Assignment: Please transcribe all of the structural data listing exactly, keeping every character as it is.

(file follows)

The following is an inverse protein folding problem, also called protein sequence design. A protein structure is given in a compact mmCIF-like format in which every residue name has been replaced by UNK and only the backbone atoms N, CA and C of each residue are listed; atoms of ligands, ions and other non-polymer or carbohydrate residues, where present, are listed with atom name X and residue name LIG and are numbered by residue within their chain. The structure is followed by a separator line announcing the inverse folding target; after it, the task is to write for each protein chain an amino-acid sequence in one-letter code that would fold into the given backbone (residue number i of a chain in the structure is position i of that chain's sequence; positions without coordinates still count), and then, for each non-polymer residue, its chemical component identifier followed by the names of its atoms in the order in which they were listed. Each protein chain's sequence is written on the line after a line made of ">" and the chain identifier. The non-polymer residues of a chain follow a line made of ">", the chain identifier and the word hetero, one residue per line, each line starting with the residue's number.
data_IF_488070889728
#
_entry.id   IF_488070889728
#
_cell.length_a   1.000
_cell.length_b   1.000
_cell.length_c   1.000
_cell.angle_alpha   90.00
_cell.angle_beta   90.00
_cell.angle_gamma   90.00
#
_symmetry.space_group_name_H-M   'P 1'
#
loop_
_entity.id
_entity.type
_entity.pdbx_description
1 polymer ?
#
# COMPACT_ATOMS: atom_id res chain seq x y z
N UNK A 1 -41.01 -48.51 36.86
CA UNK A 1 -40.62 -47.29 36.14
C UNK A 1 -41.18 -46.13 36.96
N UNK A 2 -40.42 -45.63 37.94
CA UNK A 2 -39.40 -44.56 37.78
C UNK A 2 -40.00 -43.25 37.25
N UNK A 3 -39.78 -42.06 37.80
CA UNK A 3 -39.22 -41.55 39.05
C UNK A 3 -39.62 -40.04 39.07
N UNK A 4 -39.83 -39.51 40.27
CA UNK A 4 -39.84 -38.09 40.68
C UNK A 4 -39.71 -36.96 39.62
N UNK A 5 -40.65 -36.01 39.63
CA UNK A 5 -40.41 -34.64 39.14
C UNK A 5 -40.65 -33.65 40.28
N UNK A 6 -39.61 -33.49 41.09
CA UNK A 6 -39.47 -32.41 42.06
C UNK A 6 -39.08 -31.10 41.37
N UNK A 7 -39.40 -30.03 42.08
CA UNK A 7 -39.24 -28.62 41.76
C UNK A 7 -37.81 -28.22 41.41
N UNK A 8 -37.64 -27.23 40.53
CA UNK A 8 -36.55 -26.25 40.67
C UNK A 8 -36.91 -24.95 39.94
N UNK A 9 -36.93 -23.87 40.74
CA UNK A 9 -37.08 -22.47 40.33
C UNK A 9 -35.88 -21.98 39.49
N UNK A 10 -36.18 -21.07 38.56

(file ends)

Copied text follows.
The following is an inverse protein folding problem, also called protein sequence design. A protein structure is given in a compact mmCIF-like format in which every residue name has been replaced by UNK and only the backbone atoms N, CA and C of each residue are listed; atoms of ligands, ions and other non-polymer or carbohydrate residues, where present, are listed with atom name X and residue name LIG and are numbered by residue within their chain. The structure is followed by a separator line announcing the inverse folding target; after it, the task is to write for each protein chain an amino-acid sequence in one-letter code that would fold into the given backbone (residue number i of a chain in the structure is position i of that chain's sequence; positions without coordinates still count), and then, for each non-polymer residue, its chemical component identifier followed by the names of its atoms in the order in which they were listed. Each protein chain's sequence is written on the line after a line made of ">" and the chain identifier. The non-polymer residues of a chain follow a line made of ">", the chain identifier and the word hetero, one residue per line, each line starting with the residue's number.
data_IF_488070889728
#
_entry.id   IF_488070889728
#
_cell.length_a   1.000
_cell.length_b   1.000
_cell.length_c   1.000
_cell.angle_alpha   90.00
_cell.angle_beta   90.00
_cell.angle_gamma   90.00
#
_symmetry.space_group_name_H-M   'P 1'
#
loop_
_entity.id
_entity.type
_entity.pdbx_description
1 polymer ?
#
# COMPACT_ATOMS: atom_id res chain seq x y z
N UNK A 1 -41.01 -48.51 36.86
CA UNK A 1 -40.62 -47.29 36.14
C UNK A 1 -41.18 -46.13 36.96
N UNK A 2 -40.42 -45.63 37.94
CA UNK A 2 -39.40 -44.56 37.78
C UNK A 2 -40.00 -43.25 37.25
N UNK A 3 -39.78 -42.06 37.80
CA UNK A 3 -39.22 -41.55 39.05
C UNK A 3 -39.62 -40.04 39.07
N UNK A 4 -39.83 -39.51 40.27
CA UNK A 4 -39.84 -38.09 40.68
C UNK A 4 -39.71 -36.96 39.62
N UNK A 5 -40.65 -36.01 39.63
CA UNK A 5 -40.41 -34.64 39.14
C UNK A 5 -40.65 -33.65 40.28
N UNK A 6 -39.61 -33.49 41.09
CA UNK A 6 -39.47 -32.41 42.06
C UNK A 6 -39.08 -31.10 41.37
N UNK A 7 -39.40 -30.03 42.08
CA UNK A 7 -39.24 -28.62 41.76
C UNK A 7 -37.81 -28.22 41.41
N UNK A 8 -37.64 -27.23 40.53
CA UNK A 8 -36.55 -26.25 40.67
C UNK A 8 -36.91 -24.95 39.94
N UNK A 9 -36.93 -23.87 40.74
CA UNK A 9 -37.08 -22.47 40.33
C UNK A 9 -35.88 -21.98 39.49
N UNK A 10 -36.18 -21.07 38.56